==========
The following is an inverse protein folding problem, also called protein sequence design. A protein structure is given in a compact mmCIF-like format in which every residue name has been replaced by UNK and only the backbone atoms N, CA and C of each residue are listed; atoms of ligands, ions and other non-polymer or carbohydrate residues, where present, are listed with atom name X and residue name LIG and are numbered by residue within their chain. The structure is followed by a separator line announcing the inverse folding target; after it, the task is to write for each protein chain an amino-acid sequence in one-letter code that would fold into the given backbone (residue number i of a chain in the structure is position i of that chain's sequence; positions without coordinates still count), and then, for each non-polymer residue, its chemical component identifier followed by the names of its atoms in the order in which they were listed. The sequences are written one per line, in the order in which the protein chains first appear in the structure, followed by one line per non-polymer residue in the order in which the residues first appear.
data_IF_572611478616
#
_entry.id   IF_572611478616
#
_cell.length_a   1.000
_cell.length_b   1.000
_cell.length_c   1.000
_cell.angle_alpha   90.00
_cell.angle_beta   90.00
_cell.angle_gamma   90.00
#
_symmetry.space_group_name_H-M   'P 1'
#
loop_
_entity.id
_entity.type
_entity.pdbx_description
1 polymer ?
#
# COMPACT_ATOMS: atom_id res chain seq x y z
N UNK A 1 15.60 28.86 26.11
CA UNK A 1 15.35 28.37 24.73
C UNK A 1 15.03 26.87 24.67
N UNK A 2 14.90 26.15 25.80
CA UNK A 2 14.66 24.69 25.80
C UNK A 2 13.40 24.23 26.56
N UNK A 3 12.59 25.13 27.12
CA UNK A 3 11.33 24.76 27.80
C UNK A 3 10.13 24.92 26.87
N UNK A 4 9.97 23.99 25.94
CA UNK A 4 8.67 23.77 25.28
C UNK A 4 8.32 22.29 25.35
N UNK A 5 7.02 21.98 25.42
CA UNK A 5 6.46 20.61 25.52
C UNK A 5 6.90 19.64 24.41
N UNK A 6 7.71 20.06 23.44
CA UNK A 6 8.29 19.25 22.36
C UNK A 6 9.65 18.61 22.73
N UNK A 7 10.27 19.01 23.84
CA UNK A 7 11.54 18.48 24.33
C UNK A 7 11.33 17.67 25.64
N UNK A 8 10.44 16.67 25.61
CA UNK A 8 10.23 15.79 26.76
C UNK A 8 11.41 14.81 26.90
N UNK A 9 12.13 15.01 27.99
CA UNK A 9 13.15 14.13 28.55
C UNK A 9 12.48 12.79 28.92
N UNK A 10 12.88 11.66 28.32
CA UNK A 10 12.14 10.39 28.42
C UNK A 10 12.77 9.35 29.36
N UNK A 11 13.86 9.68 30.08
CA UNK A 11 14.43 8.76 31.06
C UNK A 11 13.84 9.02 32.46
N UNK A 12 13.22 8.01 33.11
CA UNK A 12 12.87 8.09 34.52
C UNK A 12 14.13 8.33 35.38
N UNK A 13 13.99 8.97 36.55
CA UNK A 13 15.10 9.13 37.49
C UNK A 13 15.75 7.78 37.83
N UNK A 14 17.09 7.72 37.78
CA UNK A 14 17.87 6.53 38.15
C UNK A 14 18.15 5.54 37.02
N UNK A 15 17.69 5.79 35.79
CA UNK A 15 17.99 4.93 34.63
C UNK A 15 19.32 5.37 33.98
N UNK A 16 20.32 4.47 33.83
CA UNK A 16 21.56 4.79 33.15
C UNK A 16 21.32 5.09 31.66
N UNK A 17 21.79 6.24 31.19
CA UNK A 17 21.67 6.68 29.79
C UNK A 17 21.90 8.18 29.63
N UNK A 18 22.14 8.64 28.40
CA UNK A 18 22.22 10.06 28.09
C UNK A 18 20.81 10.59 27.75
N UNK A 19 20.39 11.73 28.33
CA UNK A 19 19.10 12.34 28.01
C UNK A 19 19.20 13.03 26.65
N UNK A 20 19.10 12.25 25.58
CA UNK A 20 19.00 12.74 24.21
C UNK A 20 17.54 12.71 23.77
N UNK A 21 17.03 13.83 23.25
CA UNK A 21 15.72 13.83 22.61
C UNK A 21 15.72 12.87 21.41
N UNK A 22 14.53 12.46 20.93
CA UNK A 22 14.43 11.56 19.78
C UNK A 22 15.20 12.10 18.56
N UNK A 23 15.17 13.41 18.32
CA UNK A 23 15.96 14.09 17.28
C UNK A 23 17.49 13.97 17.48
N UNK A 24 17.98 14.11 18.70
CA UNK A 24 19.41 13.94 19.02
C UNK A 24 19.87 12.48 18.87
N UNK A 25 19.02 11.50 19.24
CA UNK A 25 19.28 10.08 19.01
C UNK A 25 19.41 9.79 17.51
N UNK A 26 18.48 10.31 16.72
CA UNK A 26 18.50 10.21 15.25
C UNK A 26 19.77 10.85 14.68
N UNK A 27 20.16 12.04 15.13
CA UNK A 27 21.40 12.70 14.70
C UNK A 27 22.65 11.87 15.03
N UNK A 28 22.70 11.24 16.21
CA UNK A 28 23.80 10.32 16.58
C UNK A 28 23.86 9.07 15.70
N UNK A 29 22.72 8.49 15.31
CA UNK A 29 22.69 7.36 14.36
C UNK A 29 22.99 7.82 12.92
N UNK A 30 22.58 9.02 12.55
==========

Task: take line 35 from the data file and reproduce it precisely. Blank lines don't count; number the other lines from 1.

CA UNK A 5 6.46 20.61 25.52